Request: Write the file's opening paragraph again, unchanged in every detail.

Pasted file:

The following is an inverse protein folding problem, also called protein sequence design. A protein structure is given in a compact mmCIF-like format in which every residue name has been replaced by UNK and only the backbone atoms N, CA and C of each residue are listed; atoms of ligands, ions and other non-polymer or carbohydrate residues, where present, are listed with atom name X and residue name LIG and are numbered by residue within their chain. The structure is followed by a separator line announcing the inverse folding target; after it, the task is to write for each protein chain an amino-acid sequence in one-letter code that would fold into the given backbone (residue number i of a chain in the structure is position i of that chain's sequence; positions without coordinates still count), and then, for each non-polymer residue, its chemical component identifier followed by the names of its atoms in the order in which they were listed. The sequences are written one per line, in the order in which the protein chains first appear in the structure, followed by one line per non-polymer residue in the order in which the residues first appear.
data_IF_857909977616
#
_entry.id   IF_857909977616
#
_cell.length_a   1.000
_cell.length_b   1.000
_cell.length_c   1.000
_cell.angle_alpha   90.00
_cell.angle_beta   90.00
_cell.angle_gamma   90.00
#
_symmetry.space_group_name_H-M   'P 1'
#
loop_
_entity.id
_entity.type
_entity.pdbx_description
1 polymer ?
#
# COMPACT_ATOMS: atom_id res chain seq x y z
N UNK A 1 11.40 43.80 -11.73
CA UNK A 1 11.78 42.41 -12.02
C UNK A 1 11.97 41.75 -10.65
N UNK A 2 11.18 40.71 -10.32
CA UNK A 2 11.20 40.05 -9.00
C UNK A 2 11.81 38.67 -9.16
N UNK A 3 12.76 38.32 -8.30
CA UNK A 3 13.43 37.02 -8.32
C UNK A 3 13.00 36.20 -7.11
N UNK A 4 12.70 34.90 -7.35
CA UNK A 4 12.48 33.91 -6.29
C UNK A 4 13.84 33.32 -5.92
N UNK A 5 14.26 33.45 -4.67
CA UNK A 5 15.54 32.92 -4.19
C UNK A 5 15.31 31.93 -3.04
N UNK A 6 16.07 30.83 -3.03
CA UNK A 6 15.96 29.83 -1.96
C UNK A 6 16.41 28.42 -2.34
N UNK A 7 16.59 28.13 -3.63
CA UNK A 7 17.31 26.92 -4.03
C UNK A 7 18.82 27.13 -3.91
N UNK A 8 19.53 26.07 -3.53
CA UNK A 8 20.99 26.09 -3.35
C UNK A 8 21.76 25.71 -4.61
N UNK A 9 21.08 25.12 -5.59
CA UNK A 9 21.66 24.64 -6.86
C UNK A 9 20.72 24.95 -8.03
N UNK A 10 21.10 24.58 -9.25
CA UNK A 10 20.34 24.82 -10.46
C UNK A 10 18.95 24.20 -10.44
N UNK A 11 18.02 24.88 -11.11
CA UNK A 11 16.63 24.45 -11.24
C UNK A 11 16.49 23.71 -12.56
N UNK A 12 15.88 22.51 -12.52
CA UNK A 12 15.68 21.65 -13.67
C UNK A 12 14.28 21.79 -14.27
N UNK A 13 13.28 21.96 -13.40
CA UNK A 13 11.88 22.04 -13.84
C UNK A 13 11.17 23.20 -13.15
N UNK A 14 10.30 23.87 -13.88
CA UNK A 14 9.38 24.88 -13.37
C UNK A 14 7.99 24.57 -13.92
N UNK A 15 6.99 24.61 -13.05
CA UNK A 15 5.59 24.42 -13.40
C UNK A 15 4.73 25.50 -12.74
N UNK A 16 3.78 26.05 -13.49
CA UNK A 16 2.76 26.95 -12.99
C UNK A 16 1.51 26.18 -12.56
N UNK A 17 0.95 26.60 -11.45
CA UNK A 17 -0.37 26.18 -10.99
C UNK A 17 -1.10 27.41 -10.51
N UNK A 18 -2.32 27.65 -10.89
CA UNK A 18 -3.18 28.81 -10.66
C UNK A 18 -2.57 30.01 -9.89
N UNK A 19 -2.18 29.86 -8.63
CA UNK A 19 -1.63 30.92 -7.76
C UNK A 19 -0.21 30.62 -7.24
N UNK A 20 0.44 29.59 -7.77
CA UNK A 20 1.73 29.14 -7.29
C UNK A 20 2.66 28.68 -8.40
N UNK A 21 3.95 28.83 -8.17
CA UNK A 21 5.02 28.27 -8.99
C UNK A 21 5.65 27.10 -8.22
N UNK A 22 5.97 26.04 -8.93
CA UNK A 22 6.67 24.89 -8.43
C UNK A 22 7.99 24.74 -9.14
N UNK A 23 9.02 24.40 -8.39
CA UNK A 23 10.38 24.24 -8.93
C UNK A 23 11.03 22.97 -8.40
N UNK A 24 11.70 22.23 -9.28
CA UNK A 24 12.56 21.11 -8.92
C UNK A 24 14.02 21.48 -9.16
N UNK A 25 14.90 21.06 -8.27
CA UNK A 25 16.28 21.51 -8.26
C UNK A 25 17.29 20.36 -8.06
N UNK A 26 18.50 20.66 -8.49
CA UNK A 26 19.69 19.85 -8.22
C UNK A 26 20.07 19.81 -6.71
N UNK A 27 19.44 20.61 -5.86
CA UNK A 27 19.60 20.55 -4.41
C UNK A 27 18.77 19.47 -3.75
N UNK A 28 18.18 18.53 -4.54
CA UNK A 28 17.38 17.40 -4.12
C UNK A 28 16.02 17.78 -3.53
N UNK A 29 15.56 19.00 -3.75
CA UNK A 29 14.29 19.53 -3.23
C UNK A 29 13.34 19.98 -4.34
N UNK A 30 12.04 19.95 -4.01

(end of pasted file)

The following is an inverse protein folding problem, also called protein sequence design. A protein structure is given in a compact mmCIF-like format in which every residue name has been replaced by UNK and only the backbone atoms N, CA and C of each residue are listed; atoms of ligands, ions and other non-polymer or carbohydrate residues, where present, are listed with atom name X and residue name LIG and are numbered by residue within their chain. The structure is followed by a separator line announcing the inverse folding target; after it, the task is to write for each protein chain an amino-acid sequence in one-letter code that would fold into the given backbone (residue number i of a chain in the structure is position i of that chain's sequence; positions without coordinates still count), and then, for each non-polymer residue, its chemical component identifier followed by the names of its atoms in the order in which they were listed. The sequences are written one per line, in the order in which the protein chains first appear in the structure, followed by one line per non-polymer residue in the order in which the residues first appear.